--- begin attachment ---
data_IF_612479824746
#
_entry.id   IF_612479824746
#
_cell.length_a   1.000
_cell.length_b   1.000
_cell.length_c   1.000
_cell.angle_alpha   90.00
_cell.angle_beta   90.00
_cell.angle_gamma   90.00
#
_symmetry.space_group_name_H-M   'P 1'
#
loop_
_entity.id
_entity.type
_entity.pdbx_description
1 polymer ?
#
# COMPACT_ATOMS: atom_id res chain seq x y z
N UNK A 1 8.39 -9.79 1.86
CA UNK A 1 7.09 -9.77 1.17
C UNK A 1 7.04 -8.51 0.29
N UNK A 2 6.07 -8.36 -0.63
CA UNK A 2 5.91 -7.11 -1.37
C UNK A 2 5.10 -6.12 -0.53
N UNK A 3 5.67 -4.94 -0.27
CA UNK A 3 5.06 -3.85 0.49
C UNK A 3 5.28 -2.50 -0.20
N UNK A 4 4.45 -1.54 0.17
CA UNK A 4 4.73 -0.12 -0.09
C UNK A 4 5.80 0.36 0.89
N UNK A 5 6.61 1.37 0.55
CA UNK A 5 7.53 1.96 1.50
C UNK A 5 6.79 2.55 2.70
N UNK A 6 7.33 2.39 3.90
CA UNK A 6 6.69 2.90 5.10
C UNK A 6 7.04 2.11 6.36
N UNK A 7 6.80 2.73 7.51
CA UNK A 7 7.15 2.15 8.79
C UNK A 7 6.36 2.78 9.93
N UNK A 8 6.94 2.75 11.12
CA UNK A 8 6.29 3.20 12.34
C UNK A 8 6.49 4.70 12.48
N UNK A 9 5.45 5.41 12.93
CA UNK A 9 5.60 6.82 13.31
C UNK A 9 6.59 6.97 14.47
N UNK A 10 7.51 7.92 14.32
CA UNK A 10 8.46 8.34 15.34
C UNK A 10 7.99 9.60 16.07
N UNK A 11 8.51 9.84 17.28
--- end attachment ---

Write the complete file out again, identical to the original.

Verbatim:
data_IF_612479824746
#
_entry.id   IF_612479824746
#
_cell.length_a   1.000
_cell.length_b   1.000
_cell.length_c   1.000
_cell.angle_alpha   90.00
_cell.angle_beta   90.00
_cell.angle_gamma   90.00
#
_symmetry.space_group_name_H-M   'P 1'
#
loop_
_entity.id
_entity.type
_entity.pdbx_description
1 polymer ?
#
# COMPACT_ATOMS: atom_id res chain seq x y z
N UNK A 1 8.39 -9.79 1.86
CA UNK A 1 7.09 -9.77 1.17
C UNK A 1 7.04 -8.51 0.29
N UNK A 2 6.07 -8.36 -0.63
CA UNK A 2 5.91 -7.11 -1.37
C UNK A 2 5.10 -6.12 -0.53
N UNK A 3 5.67 -4.94 -0.27
CA UNK A 3 5.06 -3.85 0.49
C UNK A 3 5.28 -2.50 -0.20
N UNK A 4 4.45 -1.54 0.17
CA UNK A 4 4.73 -0.12 -0.09
C UNK A 4 5.80 0.36 0.89
N UNK A 5 6.61 1.37 0.55
CA UNK A 5 7.53 1.96 1.50
C UNK A 5 6.79 2.55 2.70
N UNK A 6 7.33 2.39 3.90
CA UNK A 6 6.69 2.90 5.10
C UNK A 6 7.04 2.11 6.36
N UNK A 7 6.80 2.73 7.51
CA UNK A 7 7.15 2.15 8.79
C UNK A 7 6.36 2.78 9.93
N UNK A 8 6.94 2.75 11.12
CA UNK A 8 6.29 3.20 12.34
C UNK A 8 6.49 4.70 12.48
N UNK A 9 5.45 5.41 12.93
CA UNK A 9 5.60 6.82 13.31
C UNK A 9 6.59 6.97 14.47
N UNK A 10 7.51 7.92 14.32
CA UNK A 10 8.46 8.34 15.34
C UNK A 10 7.99 9.60 16.07
N UNK A 11 8.51 9.84 17.28